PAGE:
My Delight and Thy Delight
My delight and thy delight
Walking, like two angels white,
In the gardens of the night:
My desire and thy desire
Twining to a tongue of fire,
Leaping live, and laughing higher:
Thro’ the everlasting strife
In the mystery of life.
Love, from whom the world begun,
Hath the secret of the sun.
Love can tell, and love alone,
Whence the million stars were strewn,
Why each atom knows its own,
How, in spite of woe and death,
Gay is life, and sweet is breath:
This he taught us, this we knew,
Happy in his science true,
Hand in hand as we stood
‘Neath the shadows of the wood,
Heart to heart as we lay
In the dawning of the day.
A haiku is not a poem, it is not literature; it is a hand becoming, a door half-opened, a mirror wiped clean.
It is a way of returning to nature, to our moon nature, our cherry blossom nature, our falling leaf nature, in short, to our Buddha nature.
It is a way in which the cold winter rain, the swallows of evening, even the very day in its hotness, and the length of the night, become truly alive, share in our humanity, speak their own silent and expressive language.
Haiku: Eastern Culture, 1949, Volume One
But the truth, the first truth,
is that we are all connected,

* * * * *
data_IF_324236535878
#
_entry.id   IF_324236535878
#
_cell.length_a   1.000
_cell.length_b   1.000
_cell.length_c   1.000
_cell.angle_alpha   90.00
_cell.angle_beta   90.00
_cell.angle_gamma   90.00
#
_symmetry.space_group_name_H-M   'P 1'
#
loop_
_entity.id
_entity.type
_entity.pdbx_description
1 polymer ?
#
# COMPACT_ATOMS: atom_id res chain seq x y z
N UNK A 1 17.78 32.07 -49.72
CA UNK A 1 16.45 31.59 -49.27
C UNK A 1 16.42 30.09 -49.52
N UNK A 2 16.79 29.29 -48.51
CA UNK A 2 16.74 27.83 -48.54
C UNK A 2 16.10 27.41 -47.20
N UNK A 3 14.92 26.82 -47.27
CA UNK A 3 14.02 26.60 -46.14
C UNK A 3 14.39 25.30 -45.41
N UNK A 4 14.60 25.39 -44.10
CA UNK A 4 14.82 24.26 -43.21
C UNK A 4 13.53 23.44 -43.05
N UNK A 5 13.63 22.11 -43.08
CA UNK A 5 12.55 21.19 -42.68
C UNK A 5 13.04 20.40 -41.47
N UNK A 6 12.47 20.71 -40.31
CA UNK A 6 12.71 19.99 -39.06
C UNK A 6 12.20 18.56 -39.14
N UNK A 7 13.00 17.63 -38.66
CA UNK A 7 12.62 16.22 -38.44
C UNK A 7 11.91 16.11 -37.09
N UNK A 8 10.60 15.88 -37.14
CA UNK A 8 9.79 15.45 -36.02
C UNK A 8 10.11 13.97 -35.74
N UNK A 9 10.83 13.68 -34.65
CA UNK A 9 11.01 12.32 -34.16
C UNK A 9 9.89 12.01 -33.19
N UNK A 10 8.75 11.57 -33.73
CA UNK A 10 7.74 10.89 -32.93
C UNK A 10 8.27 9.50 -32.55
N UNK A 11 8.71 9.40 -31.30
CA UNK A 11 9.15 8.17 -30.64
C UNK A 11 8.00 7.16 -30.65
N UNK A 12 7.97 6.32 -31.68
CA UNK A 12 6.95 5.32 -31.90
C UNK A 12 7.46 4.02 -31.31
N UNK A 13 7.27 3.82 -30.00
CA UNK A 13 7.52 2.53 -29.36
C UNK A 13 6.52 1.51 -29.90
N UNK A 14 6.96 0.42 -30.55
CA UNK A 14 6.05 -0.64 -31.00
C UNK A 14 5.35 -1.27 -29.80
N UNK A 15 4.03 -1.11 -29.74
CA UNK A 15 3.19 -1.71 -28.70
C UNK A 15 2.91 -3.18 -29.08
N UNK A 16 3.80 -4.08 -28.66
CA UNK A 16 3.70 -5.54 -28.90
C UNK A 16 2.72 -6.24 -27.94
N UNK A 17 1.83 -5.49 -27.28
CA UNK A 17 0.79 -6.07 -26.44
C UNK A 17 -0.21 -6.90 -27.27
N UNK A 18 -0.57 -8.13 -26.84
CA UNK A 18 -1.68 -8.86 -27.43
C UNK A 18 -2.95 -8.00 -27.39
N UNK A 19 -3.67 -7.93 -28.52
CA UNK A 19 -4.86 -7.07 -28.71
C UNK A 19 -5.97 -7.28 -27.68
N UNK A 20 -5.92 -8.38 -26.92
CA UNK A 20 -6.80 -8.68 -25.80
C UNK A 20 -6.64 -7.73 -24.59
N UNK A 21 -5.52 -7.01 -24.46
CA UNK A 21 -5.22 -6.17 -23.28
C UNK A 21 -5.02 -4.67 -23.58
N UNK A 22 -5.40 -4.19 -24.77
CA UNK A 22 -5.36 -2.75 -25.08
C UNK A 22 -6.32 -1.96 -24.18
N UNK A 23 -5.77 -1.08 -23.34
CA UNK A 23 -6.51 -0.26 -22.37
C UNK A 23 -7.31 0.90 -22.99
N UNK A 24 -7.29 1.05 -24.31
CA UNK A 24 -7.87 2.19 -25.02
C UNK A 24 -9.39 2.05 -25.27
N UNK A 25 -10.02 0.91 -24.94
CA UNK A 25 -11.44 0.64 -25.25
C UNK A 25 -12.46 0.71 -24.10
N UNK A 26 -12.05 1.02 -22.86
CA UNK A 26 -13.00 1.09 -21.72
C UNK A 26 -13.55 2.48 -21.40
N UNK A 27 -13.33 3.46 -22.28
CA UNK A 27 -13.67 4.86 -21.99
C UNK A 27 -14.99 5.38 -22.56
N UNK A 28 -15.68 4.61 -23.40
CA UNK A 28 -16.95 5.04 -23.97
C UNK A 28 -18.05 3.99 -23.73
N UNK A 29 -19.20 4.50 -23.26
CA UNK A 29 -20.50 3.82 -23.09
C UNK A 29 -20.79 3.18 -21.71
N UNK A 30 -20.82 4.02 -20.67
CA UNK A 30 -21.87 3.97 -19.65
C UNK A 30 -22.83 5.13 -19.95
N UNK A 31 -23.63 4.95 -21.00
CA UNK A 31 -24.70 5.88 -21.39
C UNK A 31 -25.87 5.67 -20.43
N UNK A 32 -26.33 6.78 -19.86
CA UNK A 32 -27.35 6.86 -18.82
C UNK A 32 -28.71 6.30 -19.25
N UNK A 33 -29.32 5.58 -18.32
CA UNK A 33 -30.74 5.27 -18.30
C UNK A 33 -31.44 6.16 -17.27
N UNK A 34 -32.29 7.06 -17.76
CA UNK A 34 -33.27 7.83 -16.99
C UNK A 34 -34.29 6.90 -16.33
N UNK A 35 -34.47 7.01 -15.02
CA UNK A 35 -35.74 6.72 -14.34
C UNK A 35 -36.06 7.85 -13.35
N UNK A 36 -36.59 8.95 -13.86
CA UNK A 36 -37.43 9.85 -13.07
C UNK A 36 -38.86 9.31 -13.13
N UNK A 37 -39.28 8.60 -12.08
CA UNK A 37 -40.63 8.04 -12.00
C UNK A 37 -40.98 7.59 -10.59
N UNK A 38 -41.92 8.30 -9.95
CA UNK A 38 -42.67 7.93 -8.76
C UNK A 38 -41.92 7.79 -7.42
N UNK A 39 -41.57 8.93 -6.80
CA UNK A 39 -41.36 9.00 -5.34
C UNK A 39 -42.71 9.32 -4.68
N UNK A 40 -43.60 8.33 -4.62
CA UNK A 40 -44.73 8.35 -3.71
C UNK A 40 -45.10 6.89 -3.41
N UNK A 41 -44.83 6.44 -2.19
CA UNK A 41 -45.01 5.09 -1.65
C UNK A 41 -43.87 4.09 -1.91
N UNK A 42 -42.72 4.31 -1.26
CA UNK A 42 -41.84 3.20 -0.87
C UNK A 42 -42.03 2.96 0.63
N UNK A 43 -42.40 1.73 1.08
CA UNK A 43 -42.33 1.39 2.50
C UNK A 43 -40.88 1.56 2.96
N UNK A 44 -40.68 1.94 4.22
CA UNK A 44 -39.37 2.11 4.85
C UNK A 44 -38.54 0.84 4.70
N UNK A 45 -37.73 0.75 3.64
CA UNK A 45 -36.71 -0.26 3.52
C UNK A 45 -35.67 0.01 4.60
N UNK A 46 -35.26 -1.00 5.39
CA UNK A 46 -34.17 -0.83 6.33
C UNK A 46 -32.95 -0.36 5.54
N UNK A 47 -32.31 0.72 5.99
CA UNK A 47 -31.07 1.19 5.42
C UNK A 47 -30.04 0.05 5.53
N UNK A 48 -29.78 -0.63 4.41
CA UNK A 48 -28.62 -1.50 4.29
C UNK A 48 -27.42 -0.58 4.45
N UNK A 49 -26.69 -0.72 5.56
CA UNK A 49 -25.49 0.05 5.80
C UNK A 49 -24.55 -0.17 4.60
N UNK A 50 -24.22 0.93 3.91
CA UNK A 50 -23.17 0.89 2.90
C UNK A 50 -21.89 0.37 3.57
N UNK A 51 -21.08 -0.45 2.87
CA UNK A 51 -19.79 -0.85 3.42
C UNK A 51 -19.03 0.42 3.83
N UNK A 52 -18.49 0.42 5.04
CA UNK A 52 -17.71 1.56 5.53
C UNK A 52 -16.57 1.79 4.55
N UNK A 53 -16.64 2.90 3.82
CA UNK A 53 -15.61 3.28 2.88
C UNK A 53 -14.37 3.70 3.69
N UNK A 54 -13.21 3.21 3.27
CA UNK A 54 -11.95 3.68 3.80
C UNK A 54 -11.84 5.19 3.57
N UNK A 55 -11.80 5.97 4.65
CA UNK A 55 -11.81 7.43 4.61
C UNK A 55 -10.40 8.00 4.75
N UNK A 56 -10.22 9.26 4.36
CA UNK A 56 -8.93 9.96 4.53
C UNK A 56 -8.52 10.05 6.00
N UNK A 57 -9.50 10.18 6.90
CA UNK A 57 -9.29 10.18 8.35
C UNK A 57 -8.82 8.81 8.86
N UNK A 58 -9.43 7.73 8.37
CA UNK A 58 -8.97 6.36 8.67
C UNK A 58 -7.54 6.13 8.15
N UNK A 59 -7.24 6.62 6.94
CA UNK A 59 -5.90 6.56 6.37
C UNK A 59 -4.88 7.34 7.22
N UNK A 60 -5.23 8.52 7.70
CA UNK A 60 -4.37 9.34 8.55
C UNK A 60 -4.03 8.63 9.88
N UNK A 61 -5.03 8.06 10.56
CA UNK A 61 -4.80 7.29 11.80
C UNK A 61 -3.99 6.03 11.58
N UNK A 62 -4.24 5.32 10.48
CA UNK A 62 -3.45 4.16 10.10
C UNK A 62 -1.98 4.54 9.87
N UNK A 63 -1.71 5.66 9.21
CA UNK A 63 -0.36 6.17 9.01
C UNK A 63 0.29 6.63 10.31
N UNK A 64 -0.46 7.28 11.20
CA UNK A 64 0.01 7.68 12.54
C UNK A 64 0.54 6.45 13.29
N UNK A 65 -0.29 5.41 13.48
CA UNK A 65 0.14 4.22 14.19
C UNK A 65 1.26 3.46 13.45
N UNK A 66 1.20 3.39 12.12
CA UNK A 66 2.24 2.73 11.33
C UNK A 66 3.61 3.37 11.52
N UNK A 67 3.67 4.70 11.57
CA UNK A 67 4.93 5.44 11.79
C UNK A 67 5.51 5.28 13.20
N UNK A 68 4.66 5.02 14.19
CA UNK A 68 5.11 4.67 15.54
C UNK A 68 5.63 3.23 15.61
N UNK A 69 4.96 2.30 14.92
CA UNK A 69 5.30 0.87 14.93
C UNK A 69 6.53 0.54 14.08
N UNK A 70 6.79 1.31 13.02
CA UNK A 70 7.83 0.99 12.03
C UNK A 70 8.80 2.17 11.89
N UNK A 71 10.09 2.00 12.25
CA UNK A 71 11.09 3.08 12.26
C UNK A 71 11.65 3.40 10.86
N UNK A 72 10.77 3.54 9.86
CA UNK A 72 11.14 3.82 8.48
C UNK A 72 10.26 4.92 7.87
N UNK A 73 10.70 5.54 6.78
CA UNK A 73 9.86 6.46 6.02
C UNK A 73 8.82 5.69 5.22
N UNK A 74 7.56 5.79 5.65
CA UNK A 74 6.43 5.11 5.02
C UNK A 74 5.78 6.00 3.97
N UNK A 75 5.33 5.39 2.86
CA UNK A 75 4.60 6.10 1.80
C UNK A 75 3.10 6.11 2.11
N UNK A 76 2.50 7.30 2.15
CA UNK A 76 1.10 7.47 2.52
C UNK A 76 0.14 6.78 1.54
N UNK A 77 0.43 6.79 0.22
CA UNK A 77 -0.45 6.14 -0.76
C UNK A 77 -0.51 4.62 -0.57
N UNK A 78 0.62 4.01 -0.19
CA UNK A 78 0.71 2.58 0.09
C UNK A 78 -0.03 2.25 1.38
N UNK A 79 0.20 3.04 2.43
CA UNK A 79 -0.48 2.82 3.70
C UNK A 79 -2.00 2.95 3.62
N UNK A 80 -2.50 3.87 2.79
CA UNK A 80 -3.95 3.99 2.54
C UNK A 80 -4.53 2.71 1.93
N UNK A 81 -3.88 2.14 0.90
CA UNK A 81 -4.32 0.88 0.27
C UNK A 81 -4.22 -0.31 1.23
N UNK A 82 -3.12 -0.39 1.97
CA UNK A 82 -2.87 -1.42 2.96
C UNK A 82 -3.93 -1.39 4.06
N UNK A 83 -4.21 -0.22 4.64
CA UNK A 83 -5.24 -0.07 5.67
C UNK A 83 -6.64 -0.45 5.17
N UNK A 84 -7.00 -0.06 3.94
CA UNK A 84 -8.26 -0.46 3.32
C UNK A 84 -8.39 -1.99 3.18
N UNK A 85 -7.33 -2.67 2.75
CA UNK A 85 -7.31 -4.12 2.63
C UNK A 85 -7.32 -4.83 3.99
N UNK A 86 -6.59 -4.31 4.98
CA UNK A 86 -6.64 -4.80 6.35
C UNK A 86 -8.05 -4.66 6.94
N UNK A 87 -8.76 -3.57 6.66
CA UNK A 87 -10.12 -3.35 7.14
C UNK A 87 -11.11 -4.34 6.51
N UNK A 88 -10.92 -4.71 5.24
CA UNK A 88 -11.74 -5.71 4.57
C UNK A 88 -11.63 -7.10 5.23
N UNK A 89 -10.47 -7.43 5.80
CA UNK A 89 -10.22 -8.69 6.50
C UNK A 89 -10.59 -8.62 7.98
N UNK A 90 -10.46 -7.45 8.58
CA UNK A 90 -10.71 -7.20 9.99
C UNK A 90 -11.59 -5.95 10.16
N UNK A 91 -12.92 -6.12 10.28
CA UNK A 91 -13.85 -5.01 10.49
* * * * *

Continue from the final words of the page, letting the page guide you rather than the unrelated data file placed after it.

watching one another.
Even the trees.
Arthur Miller, Timebends
Hope is like a road in the country; there was never a road, but when many people walk on it, the road comes into existence.
A Man’s Nature
A man needs one minute
to love a woman
and centuries to forget her
Translated by L. Jayyusi and C. Middleton
In The Summer
In the summer
I stretch out on the shore
And think of you.
Had I told the sea
What I felt for you,
It would have left its shores,
And followed me.
Translated by B. Frangieh And C. Brown
The tree has entered my hands,
The sap has ascended my arms,
The tree has grown in my breast -
The branches grow out of me, like arms.
Tree you are,
Moss you are,
You are violets with wind above them.
A child – so high – you are,
And all this is folly to the world.
The temple bell stops.
But the sound keeps coming
out of the flowers.
Its house abandoned,
the garden has become home
Iio Sogi (1421-1502)
And a man said, Speak to us of Self-Knowledge.
And he answered saying:
Your hearts know in silence the secrets of the days and the nights.
But your ears thirst for the sound of your heart’s knowledge.
You would know in words that which you have always known in thought.
You would touch with your fingers the naked body of your dreams.
And it is well you should.
The hidden well-spring of your soul must needs rise and run murmuring to the sea;
And the treasure of your infinite depths would be revealed to your eyes.
But let there be no scales to weigh your unknown treasure;
And seek not the depths of your knowledge with staff or sounding line.
For self is a sea boundless and measureless.
Say not, “I have found the truth,” but rather, “I have found a truth.”
Say not, “I have found the path of the soul.” Say rather, “I have met the soul walking upon my path.”
For the soul walks upon all paths.
The soul walks not upon a line, neither does it grow like a reed.
The soul unfolds itself, like a lotus of countless petals.